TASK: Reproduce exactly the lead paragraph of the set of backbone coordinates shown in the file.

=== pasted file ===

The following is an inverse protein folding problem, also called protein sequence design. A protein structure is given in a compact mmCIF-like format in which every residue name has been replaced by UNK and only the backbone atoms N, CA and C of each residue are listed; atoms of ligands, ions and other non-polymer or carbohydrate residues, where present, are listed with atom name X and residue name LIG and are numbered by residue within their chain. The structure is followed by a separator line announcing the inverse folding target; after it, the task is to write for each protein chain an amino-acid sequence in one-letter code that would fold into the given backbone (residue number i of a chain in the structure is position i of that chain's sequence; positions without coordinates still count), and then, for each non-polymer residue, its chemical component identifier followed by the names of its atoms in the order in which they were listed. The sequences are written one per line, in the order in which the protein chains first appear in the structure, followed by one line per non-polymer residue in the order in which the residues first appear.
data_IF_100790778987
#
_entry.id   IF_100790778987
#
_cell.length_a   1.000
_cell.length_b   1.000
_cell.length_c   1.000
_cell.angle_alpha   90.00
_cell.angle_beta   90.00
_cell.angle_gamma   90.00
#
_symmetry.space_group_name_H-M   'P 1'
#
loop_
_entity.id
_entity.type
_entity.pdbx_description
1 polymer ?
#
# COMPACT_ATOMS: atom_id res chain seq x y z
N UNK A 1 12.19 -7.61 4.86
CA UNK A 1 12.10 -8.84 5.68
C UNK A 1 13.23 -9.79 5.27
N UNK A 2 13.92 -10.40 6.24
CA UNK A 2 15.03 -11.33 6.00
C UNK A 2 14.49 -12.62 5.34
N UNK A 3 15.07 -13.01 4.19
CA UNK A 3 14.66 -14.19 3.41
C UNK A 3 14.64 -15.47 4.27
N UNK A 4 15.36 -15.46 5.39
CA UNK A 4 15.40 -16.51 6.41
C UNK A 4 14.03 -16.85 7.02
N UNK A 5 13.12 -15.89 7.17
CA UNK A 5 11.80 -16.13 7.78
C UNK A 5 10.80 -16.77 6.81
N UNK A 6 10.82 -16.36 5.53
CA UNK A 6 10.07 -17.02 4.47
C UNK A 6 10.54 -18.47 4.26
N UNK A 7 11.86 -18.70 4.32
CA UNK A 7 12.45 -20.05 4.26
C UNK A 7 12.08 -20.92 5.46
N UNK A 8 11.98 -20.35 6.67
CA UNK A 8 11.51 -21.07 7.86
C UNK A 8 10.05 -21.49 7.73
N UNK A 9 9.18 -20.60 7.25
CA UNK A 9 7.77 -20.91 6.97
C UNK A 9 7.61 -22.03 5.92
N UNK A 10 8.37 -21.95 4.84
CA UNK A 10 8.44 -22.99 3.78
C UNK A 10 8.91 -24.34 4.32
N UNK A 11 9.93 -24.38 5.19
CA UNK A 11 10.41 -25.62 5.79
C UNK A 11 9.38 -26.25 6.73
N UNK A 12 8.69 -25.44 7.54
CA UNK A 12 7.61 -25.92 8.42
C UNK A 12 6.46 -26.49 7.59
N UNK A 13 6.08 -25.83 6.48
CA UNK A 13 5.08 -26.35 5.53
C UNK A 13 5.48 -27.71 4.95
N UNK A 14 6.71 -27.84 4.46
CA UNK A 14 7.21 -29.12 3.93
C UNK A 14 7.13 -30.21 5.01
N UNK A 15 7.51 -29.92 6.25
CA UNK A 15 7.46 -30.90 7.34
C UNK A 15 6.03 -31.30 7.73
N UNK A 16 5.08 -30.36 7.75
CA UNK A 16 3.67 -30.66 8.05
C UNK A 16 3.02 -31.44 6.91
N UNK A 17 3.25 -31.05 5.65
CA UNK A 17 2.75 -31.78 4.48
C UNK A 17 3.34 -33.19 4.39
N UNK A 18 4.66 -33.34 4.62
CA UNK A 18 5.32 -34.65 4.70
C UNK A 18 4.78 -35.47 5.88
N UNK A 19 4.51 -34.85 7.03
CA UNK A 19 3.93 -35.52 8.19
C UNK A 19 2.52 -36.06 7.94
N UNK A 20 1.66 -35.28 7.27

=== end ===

The following is an inverse protein folding problem, also called protein sequence design. A protein structure is given in a compact mmCIF-like format in which every residue name has been replaced by UNK and only the backbone atoms N, CA and C of each residue are listed; atoms of ligands, ions and other non-polymer or carbohydrate residues, where present, are listed with atom name X and residue name LIG and are numbered by residue within their chain. The structure is followed by a separator line announcing the inverse folding target; after it, the task is to write for each protein chain an amino-acid sequence in one-letter code that would fold into the given backbone (residue number i of a chain in the structure is position i of that chain's sequence; positions without coordinates still count), and then, for each non-polymer residue, its chemical component identifier followed by the names of its atoms in the order in which they were listed. The sequences are written one per line, in the order in which the protein chains first appear in the structure, followed by one line per non-polymer residue in the order in which the residues first appear.